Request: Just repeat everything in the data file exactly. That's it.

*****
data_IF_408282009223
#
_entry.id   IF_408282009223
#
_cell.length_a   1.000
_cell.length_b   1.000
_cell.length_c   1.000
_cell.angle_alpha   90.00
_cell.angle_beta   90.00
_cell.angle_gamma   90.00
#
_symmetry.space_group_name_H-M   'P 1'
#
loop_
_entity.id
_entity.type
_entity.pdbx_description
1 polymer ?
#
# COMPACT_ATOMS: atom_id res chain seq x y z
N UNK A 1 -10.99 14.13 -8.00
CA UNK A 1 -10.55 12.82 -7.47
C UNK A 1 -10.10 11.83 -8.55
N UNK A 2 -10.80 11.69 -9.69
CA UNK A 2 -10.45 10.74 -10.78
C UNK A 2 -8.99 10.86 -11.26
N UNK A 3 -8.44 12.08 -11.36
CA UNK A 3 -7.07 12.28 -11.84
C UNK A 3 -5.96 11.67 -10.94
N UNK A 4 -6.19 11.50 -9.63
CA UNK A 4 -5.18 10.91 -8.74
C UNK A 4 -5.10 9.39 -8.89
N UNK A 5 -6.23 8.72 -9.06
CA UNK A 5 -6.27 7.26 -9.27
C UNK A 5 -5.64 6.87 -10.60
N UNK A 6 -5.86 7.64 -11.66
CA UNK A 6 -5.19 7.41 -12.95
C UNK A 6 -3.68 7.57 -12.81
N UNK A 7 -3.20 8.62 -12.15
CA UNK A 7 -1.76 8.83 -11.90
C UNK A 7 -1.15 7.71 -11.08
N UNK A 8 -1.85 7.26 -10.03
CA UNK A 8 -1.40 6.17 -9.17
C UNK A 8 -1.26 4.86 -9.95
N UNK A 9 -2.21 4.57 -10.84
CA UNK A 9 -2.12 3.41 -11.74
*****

data_IF_408282009223
#
_entry.id   IF_408282009223
#
_cell.length_a   1.000
_cell.length_b   1.000
_cell.length_c   1.000
_cell.angle_alpha   90.00
_cell.angle_beta   90.00
_cell.angle_gamma   90.00
#
_symmetry.space_group_name_H-M   'P 1'
#
loop_
_entity.id
_entity.type
_entity.pdbx_description
1 polymer ?
#
# COMPACT_ATOMS: atom_id res chain seq x y z
N UNK A 1 -10.99 14.13 -8.00
CA UNK A 1 -10.55 12.82 -7.47
C UNK A 1 -10.10 11.83 -8.55
N UNK A 2 -10.80 11.69 -9.69
CA UNK A 2 -10.45 10.74 -10.78
C UNK A 2 -8.99 10.86 -11.26
N UNK A 3 -8.44 12.08 -11.36
CA UNK A 3 -7.07 12.28 -11.84
C UNK A 3 -5.96 11.67 -10.94
N UNK A 4 -6.19 11.50 -9.63
CA UNK A 4 -5.18 10.91 -8.74
C UNK A 4 -5.10 9.39 -8.89
N UNK A 5 -6.23 8.72 -9.06
CA UNK A 5 -6.27 7.26 -9.27
C UNK A 5 -5.64 6.87 -10.60
N UNK A 6 -5.86 7.64 -11.66
CA UNK A 6 -5.19 7.41 -12.95
C UNK A 6 -3.68 7.57 -12.81
N UNK A 7 -3.20 8.62 -12.15
CA UNK A 7 -1.76 8.83 -11.90
C UNK A 7 -1.15 7.71 -11.08
N UNK A 8 -1.85 7.26 -10.03
CA UNK A 8 -1.40 6.17 -9.17
C UNK A 8 -1.26 4.86 -9.95
N UNK A 9 -2.21 4.57 -10.84
CA UNK A 9 -2.12 3.41 -11.74